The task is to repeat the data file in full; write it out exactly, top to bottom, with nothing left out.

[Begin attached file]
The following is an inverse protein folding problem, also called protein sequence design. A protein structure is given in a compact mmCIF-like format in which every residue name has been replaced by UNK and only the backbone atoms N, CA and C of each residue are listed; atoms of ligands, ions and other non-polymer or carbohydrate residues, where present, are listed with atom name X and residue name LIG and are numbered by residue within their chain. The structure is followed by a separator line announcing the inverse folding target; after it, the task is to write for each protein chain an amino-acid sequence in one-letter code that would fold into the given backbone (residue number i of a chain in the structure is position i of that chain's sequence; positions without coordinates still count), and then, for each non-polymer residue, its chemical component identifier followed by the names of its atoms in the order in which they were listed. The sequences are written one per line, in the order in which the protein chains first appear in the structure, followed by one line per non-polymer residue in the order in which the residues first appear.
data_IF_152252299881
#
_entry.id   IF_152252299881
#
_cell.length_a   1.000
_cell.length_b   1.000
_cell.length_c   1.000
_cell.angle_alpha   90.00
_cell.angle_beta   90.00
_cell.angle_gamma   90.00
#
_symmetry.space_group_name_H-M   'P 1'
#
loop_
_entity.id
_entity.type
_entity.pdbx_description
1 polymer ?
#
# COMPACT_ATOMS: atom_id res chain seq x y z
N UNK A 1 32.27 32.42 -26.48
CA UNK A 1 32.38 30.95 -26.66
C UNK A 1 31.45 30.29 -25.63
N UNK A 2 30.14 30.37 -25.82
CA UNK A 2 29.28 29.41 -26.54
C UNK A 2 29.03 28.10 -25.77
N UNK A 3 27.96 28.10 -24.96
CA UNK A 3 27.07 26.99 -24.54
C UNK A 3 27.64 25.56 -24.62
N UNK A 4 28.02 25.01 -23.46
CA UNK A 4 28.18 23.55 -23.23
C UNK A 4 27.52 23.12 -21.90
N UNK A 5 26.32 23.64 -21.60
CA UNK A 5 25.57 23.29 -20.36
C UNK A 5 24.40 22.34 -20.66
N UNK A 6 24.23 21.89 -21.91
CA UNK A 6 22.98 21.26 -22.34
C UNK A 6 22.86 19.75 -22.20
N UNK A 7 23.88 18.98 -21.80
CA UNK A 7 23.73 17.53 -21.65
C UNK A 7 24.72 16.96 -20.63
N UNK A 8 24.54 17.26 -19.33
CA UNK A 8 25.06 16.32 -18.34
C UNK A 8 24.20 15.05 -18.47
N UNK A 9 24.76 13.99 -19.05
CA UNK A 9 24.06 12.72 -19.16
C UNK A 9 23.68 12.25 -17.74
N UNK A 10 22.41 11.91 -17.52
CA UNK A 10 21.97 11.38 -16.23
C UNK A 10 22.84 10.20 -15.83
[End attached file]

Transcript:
The following is an inverse protein folding problem, also called protein sequence design. A protein structure is given in a compact mmCIF-like format in which every residue name has been replaced by UNK and only the backbone atoms N, CA and C of each residue are listed; atoms of ligands, ions and other non-polymer or carbohydrate residues, where present, are listed with atom name X and residue name LIG and are numbered by residue within their chain. The structure is followed by a separator line announcing the inverse folding target; after it, the task is to write for each protein chain an amino-acid sequence in one-letter code that would fold into the given backbone (residue number i of a chain in the structure is position i of that chain's sequence; positions without coordinates still count), and then, for each non-polymer residue, its chemical component identifier followed by the names of its atoms in the order in which they were listed. The sequences are written one per line, in the order in which the protein chains first appear in the structure, followed by one line per non-polymer residue in the order in which the residues first appear.
data_IF_152252299881
#
_entry.id   IF_152252299881
#
_cell.length_a   1.000
_cell.length_b   1.000
_cell.length_c   1.000
_cell.angle_alpha   90.00
_cell.angle_beta   90.00
_cell.angle_gamma   90.00
#
_symmetry.space_group_name_H-M   'P 1'
#
loop_
_entity.id
_entity.type
_entity.pdbx_description
1 polymer ?
#
# COMPACT_ATOMS: atom_id res chain seq x y z
N UNK A 1 32.27 32.42 -26.48
CA UNK A 1 32.38 30.95 -26.66
C UNK A 1 31.45 30.29 -25.63
N UNK A 2 30.14 30.37 -25.82
CA UNK A 2 29.28 29.41 -26.54
C UNK A 2 29.03 28.10 -25.77
N UNK A 3 27.96 28.10 -24.96
CA UNK A 3 27.07 26.99 -24.54
C UNK A 3 27.64 25.56 -24.62
N UNK A 4 28.02 25.01 -23.46
CA UNK A 4 28.18 23.55 -23.23
C UNK A 4 27.52 23.12 -21.90
N UNK A 5 26.32 23.64 -21.60
CA UNK A 5 25.57 23.29 -20.36
C UNK A 5 24.40 22.34 -20.66
N UNK A 6 24.23 21.89 -21.91
CA UNK A 6 22.98 21.26 -22.34
C UNK A 6 22.86 19.75 -22.20
N UNK A 7 23.88 18.98 -21.80
CA UNK A 7 23.73 17.53 -21.65
C UNK A 7 24.72 16.96 -20.63
N UNK A 8 24.54 17.26 -19.33
CA UNK A 8 25.06 16.32 -18.34
C UNK A 8 24.20 15.05 -18.47
N UNK A 9 24.76 13.99 -19.05
CA UNK A 9 24.06 12.72 -19.16
C UNK A 9 23.68 12.25 -17.74
N UNK A 10 22.41 11.91 -17.52
CA UNK A 10 21.97 11.38 -16.23
C UNK A 10 22.84 10.20 -15.83